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Criticism of previous field trials

India: Expert panel recommends 10-year moratorium on GMOs

A panel appointed by India’s Supreme Court has criticised the way Indian field trials with GM crops are regulated, conducted and evaluated. According to the scientific panel, there needs to be a ten-year moratorium on GMO field trials.


Controversies about GM crops such as insect-resistant aubergines are frequent in India. Now an expert panel set up by India’s highest court is recommending a ten-year moratorium on all field trials.

A number of NGOs and private individuals went to the Supreme Court in spring 2012 to complain about the release of GM plants in India. The court appointed a panel of five scientists, which presented an interim report in October 2012.

The panel criticises what is evidently a common practice of subcontracting field trials with GM crops, which are then carried out on farmers’ fields. This has led to protests by neighbouring farmers on several occasions. The panel is calling for separate, sealed-off trial fields for field trials with GM plants to be set up on land owned by agricultural research institutes and firms.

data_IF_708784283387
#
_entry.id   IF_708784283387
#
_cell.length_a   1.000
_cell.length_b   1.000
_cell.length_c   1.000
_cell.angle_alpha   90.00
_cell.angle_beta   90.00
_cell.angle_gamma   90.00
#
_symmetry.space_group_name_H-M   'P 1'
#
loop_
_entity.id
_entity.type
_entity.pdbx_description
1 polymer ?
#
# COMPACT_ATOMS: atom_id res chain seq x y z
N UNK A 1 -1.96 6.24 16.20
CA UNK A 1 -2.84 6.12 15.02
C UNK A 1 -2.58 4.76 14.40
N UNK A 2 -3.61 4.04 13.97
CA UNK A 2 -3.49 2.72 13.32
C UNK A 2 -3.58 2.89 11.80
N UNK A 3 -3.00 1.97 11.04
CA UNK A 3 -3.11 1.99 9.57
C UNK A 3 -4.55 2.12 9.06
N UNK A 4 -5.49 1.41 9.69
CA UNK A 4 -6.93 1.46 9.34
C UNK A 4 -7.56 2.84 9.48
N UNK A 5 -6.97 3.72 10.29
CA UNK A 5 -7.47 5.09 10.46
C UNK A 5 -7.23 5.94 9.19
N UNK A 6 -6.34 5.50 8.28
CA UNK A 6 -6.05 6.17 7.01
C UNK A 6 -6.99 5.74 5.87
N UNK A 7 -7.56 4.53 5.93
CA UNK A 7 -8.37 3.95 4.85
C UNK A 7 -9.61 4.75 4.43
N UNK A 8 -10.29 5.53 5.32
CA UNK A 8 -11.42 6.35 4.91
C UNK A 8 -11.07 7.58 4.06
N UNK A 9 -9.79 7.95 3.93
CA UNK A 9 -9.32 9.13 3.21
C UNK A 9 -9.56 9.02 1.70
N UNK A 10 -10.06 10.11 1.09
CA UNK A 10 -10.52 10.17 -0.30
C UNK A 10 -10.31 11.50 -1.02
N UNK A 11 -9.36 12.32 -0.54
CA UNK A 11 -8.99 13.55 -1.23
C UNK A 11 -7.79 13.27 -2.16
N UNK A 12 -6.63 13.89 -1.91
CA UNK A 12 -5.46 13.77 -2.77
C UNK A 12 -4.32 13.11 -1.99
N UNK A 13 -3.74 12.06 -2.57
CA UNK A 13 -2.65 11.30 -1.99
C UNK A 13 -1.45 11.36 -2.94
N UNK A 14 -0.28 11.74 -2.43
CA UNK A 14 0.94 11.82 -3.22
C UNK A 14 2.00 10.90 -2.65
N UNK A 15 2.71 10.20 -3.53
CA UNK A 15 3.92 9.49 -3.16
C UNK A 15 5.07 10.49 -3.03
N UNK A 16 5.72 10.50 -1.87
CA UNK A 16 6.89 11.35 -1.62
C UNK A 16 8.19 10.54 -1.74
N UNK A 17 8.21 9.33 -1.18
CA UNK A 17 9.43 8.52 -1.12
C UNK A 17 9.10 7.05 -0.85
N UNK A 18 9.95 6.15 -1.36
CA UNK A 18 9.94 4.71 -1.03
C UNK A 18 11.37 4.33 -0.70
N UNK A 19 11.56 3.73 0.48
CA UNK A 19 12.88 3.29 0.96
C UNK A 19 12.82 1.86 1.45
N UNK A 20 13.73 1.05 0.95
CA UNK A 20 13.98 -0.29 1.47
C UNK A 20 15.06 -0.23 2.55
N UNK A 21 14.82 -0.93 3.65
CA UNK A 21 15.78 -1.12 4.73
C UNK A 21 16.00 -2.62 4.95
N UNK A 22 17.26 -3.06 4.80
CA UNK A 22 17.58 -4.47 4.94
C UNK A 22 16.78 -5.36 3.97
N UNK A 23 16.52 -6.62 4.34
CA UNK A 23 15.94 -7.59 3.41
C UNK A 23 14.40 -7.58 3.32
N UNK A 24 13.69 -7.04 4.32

In addition, the panel criticises the fact that members of the two relevant committees – the Genetic Engineering Appraisal Committee (GEAC) and the Review Committee on Genetic Manipulation (RCGM) – do not carry out this activity full-time and are therefore not able to deal with field trials with the necessary level of thoroughness. It recommends setting up a regulatory body with full-time scientists who are experts in the area of biological safety. Any conflicts of interests would have to be ruled out. This is not possible in the case of the RCGM, the panel claims, because it comes under the Department of Biotechnology, which is tasked with promoting biotechnology.

If the panel has its way, the data and documentation relating to all the field trials carried out in India to date will be re-examined. In addition, it recommends making feeding studies obligatory in future, with some of them to be conducted before field trials.

The report concludes that there ought to be a ten-year moratorium on field trials with any GM plants that could potentially be consumed by humans, and that this time should be used to implement the aforementioned changes. In addition, there should be a moratorium on field trials involving herbicide-tolerant GM plants until an expert commission, which has yet to be set up, can advise on the potential impacts of these plants on health and the environment. In August 2012 another commission set up by the Indian parliament called for a moratorium on genetic engineering.

A representative of Advanta India Ltd., one of India’s largest seed companies, said this kind of regulation would have severe consequences for the industry. The Supreme Court could reach a decision by the end of October.

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